Seeing the invisible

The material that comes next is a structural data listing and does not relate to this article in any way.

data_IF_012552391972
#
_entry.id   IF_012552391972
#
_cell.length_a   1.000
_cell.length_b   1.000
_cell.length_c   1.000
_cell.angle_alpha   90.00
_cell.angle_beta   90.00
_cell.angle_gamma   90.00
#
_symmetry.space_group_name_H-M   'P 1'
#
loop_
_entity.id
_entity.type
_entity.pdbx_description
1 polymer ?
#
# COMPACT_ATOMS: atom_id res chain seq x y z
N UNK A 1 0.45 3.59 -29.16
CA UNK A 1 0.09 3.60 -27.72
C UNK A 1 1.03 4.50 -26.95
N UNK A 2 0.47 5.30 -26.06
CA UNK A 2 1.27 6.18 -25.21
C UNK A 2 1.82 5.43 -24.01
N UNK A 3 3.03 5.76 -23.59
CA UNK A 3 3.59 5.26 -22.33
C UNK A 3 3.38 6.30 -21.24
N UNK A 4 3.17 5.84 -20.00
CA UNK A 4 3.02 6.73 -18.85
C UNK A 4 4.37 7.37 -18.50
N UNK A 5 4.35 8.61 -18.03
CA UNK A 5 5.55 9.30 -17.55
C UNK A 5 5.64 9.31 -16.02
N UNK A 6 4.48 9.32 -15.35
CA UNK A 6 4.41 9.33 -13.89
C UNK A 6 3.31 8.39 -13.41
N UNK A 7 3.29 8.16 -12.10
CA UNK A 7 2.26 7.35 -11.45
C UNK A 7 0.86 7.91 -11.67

Chemistry is the art of seeing what is invisible. Many students came up to me or the laboratory aide and pronounced that their spice steam distillation had produced “nothing.” What they meant was they could not detect anything in their beaker with their eyesight. Their noses, however, could detect the odor of their essential oil. From this we can conclude that the olfactory sensory apparatus is a more sensitive chemical detector in some instances that the optic sensory organ. It occurs to me that a lot of what we do in chemistry is sensing something that is not visible to the naked eye. Chemists use an array of chemical analysis methods to separate (chromatography) and detect (spectroscopy) individual chemical compounds. Interestingly, for natural product extracts, it seems like the more sensitive the detection method – the more compounds are detected. This brings up the philosophical question: “With and infinitely sensitive detection method will we observe and infinite number of compounds?” Even in this age of metabolomics research, the number of compounds contained, or potentially contained, in a living organism is difficult to determine. Hundreds of compounds can be detected with GC with a very low level of separation. At the end of more separation steps will there be thousands? My graduate advisor, the late Edward Leete, once said, “every plant contains every compound.” It is just a matter of improving the separation and detection to prove his statement right or wrong. I would also extend this concept to chemical reactions. If we were to look as closely at reaction mixtures as we do natural extracts we would find a myriad of “side products” present in every reaction mixture.



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